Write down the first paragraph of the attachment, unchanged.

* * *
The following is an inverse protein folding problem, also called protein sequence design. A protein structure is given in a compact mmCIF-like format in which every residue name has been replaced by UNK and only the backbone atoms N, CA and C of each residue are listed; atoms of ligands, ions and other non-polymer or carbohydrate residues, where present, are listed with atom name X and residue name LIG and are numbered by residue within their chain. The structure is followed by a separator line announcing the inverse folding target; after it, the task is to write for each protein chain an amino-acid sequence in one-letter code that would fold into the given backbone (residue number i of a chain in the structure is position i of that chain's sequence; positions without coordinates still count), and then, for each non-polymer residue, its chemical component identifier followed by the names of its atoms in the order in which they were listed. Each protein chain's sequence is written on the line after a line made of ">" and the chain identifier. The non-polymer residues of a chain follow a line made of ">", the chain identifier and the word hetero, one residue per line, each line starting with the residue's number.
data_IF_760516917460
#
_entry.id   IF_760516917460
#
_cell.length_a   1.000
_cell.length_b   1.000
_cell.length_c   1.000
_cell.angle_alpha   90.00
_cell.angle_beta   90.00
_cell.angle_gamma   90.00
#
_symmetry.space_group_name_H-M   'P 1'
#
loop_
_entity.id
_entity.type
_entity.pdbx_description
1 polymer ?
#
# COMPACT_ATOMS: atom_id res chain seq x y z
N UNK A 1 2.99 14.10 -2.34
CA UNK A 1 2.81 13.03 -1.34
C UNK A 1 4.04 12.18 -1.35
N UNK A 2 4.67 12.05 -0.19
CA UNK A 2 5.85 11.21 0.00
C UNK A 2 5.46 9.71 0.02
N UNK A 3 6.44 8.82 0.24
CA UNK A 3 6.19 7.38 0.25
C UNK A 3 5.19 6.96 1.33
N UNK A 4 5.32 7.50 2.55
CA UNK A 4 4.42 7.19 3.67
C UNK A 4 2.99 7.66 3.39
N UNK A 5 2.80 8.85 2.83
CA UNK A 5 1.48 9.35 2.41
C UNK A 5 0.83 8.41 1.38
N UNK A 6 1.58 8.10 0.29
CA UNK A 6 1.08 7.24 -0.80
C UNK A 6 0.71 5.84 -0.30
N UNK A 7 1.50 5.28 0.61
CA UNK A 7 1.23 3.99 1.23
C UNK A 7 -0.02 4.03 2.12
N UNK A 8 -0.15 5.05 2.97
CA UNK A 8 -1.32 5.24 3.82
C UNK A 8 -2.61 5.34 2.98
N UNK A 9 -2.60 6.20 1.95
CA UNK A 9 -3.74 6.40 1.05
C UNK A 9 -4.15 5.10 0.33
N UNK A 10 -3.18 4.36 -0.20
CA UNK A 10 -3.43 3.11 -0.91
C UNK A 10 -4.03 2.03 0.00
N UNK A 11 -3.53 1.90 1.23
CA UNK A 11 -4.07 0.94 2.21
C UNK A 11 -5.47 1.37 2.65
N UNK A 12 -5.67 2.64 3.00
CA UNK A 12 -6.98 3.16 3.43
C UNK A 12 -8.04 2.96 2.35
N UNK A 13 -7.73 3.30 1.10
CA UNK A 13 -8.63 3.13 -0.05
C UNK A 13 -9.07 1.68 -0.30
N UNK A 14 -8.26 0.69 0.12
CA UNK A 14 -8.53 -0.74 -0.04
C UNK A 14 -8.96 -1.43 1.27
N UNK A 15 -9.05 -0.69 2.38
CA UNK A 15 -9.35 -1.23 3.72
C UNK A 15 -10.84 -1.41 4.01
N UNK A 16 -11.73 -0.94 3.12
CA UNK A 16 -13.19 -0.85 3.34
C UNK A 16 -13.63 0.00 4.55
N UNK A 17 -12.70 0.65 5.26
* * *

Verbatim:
The following is an inverse protein folding problem, also called protein sequence design. A protein structure is given in a compact mmCIF-like format in which every residue name has been replaced by UNK and only the backbone atoms N, CA and C of each residue are listed; atoms of ligands, ions and other non-polymer or carbohydrate residues, where present, are listed with atom name X and residue name LIG and are numbered by residue within their chain. The structure is followed by a separator line announcing the inverse folding target; after it, the task is to write for each protein chain an amino-acid sequence in one-letter code that would fold into the given backbone (residue number i of a chain in the structure is position i of that chain's sequence; positions without coordinates still count), and then, for each non-polymer residue, its chemical component identifier followed by the names of its atoms in the order in which they were listed. Each protein chain's sequence is written on the line after a line made of ">" and the chain identifier. The non-polymer residues of a chain follow a line made of ">", the chain identifier and the word hetero, one residue per line, each line starting with the residue's number.